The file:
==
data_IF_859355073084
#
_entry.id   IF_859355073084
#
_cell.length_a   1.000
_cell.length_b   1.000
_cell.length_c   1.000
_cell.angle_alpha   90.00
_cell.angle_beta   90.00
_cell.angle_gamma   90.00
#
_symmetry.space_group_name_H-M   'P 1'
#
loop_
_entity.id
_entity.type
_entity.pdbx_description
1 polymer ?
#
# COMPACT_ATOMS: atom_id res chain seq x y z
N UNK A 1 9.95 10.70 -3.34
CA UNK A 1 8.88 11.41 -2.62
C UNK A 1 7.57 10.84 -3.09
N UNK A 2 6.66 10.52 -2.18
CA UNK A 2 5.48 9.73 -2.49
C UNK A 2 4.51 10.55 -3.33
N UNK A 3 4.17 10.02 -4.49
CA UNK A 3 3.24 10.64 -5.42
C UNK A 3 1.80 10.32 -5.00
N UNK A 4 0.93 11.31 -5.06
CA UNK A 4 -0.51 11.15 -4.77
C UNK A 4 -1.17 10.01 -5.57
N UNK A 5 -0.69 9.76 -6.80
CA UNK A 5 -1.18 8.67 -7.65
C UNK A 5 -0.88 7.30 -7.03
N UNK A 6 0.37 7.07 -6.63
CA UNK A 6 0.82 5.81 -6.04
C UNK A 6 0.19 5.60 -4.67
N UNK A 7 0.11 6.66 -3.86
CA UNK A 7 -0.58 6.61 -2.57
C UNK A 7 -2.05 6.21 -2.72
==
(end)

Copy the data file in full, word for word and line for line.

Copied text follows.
data_IF_859355073084
#
_entry.id   IF_859355073084
#
_cell.length_a   1.000
_cell.length_b   1.000
_cell.length_c   1.000
_cell.angle_alpha   90.00
_cell.angle_beta   90.00
_cell.angle_gamma   90.00
#
_symmetry.space_group_name_H-M   'P 1'
#
loop_
_entity.id
_entity.type
_entity.pdbx_description
1 polymer ?
#
# COMPACT_ATOMS: atom_id res chain seq x y z
N UNK A 1 9.95 10.70 -3.34
CA UNK A 1 8.88 11.41 -2.62
C UNK A 1 7.57 10.84 -3.09
N UNK A 2 6.66 10.52 -2.18
CA UNK A 2 5.48 9.73 -2.49
C UNK A 2 4.51 10.55 -3.33
N UNK A 3 4.17 10.02 -4.49
CA UNK A 3 3.24 10.64 -5.42
C UNK A 3 1.80 10.32 -5.00
N UNK A 4 0.93 11.31 -5.06
CA UNK A 4 -0.51 11.15 -4.77
C UNK A 4 -1.17 10.01 -5.57
N UNK A 5 -0.69 9.76 -6.80
CA UNK A 5 -1.18 8.67 -7.65
C UNK A 5 -0.88 7.30 -7.03
N UNK A 6 0.37 7.07 -6.63
CA UNK A 6 0.82 5.81 -6.04
C UNK A 6 0.19 5.60 -4.67
N UNK A 7 0.11 6.66 -3.86
CA UNK A 7 -0.58 6.61 -2.57
C UNK A 7 -2.05 6.21 -2.72